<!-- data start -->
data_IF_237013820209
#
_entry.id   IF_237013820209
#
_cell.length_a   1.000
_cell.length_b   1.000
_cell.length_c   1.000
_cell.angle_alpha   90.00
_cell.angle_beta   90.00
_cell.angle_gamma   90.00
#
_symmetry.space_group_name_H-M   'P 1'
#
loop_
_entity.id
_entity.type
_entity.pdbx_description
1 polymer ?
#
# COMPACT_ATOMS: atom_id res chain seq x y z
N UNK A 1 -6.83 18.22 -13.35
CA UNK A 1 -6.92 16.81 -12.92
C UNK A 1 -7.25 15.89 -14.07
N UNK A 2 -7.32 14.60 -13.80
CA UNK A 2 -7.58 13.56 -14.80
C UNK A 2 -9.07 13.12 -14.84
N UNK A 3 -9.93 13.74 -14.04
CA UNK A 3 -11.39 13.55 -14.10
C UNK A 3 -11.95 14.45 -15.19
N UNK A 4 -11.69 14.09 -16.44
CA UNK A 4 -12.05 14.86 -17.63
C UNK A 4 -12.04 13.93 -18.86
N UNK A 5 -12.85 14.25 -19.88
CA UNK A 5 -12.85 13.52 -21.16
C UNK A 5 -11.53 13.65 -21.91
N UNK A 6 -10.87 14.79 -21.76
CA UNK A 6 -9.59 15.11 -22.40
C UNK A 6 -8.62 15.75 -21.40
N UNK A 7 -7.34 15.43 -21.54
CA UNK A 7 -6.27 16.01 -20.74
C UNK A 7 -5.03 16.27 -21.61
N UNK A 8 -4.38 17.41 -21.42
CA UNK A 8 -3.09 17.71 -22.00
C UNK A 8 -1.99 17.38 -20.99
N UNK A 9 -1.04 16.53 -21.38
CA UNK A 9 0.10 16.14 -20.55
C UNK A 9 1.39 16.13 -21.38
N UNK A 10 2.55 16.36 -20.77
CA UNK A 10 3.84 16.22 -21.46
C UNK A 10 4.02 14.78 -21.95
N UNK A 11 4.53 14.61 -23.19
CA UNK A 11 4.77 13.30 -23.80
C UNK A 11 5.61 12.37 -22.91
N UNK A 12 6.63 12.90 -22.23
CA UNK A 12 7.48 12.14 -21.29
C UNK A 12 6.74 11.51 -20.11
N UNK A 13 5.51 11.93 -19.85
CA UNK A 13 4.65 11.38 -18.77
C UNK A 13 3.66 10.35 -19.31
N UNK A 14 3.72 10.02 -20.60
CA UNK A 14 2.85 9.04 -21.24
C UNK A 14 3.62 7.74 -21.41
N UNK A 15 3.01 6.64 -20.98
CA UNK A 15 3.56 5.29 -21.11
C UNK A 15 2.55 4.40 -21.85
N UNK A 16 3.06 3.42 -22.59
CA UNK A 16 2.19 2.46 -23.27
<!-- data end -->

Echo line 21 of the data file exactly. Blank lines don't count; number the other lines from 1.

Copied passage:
N UNK A 1 -6.83 18.22 -13.35